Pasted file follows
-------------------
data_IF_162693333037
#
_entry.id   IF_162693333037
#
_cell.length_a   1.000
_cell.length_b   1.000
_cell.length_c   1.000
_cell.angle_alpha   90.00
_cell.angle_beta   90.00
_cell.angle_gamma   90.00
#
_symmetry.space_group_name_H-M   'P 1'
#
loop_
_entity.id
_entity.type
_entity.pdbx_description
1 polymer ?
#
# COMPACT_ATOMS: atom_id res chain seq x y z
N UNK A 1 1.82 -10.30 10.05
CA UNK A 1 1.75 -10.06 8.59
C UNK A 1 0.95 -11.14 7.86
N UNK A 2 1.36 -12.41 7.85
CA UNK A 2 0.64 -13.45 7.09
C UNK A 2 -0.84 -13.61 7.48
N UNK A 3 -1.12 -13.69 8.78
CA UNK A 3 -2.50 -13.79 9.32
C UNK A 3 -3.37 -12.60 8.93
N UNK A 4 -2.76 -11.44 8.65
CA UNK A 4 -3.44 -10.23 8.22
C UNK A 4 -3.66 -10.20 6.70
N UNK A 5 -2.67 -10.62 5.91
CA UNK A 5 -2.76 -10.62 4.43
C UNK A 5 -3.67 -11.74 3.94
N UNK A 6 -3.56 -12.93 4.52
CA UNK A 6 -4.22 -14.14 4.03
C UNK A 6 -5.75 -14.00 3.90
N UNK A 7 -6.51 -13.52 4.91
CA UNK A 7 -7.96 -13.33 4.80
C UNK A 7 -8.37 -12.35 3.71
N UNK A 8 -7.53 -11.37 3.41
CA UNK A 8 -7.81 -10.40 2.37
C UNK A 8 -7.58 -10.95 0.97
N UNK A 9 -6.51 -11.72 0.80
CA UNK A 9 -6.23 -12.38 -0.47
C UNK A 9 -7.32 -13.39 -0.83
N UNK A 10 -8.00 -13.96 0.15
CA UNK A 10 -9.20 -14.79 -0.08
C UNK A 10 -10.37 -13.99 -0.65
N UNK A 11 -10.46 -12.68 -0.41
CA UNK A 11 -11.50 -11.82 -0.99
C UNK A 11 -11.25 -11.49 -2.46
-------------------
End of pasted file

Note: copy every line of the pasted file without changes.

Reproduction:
data_IF_162693333037
#
_entry.id   IF_162693333037
#
_cell.length_a   1.000
_cell.length_b   1.000
_cell.length_c   1.000
_cell.angle_alpha   90.00
_cell.angle_beta   90.00
_cell.angle_gamma   90.00
#
_symmetry.space_group_name_H-M   'P 1'
#
loop_
_entity.id
_entity.type
_entity.pdbx_description
1 polymer ?
#
# COMPACT_ATOMS: atom_id res chain seq x y z
N UNK A 1 1.82 -10.30 10.05
CA UNK A 1 1.75 -10.06 8.59
C UNK A 1 0.95 -11.14 7.86
N UNK A 2 1.36 -12.41 7.85
CA UNK A 2 0.64 -13.45 7.09
C UNK A 2 -0.84 -13.61 7.48
N UNK A 3 -1.12 -13.69 8.78
CA UNK A 3 -2.50 -13.79 9.32
C UNK A 3 -3.37 -12.60 8.93
N UNK A 4 -2.76 -11.44 8.65
CA UNK A 4 -3.44 -10.23 8.22
C UNK A 4 -3.66 -10.20 6.70
N UNK A 5 -2.67 -10.62 5.91
CA UNK A 5 -2.76 -10.62 4.43
C UNK A 5 -3.67 -11.74 3.94
N UNK A 6 -3.56 -12.93 4.52
CA UNK A 6 -4.22 -14.14 4.03
C UNK A 6 -5.75 -14.00 3.90
N UNK A 7 -6.51 -13.52 4.91
CA UNK A 7 -7.96 -13.33 4.80
C UNK A 7 -8.37 -12.35 3.71
N UNK A 8 -7.53 -11.37 3.41
CA UNK A 8 -7.81 -10.40 2.37
C UNK A 8 -7.58 -10.95 0.97
N UNK A 9 -6.51 -11.72 0.80
CA UNK A 9 -6.23 -12.38 -0.47
C UNK A 9 -7.32 -13.39 -0.83
N UNK A 10 -8.00 -13.96 0.15
CA UNK A 10 -9.20 -14.79 -0.08
C UNK A 10 -10.37 -13.99 -0.65
N UNK A 11 -10.46 -12.68 -0.41
CA UNK A 11 -11.50 -11.82 -0.99
C UNK A 11 -11.25 -11.49 -2.46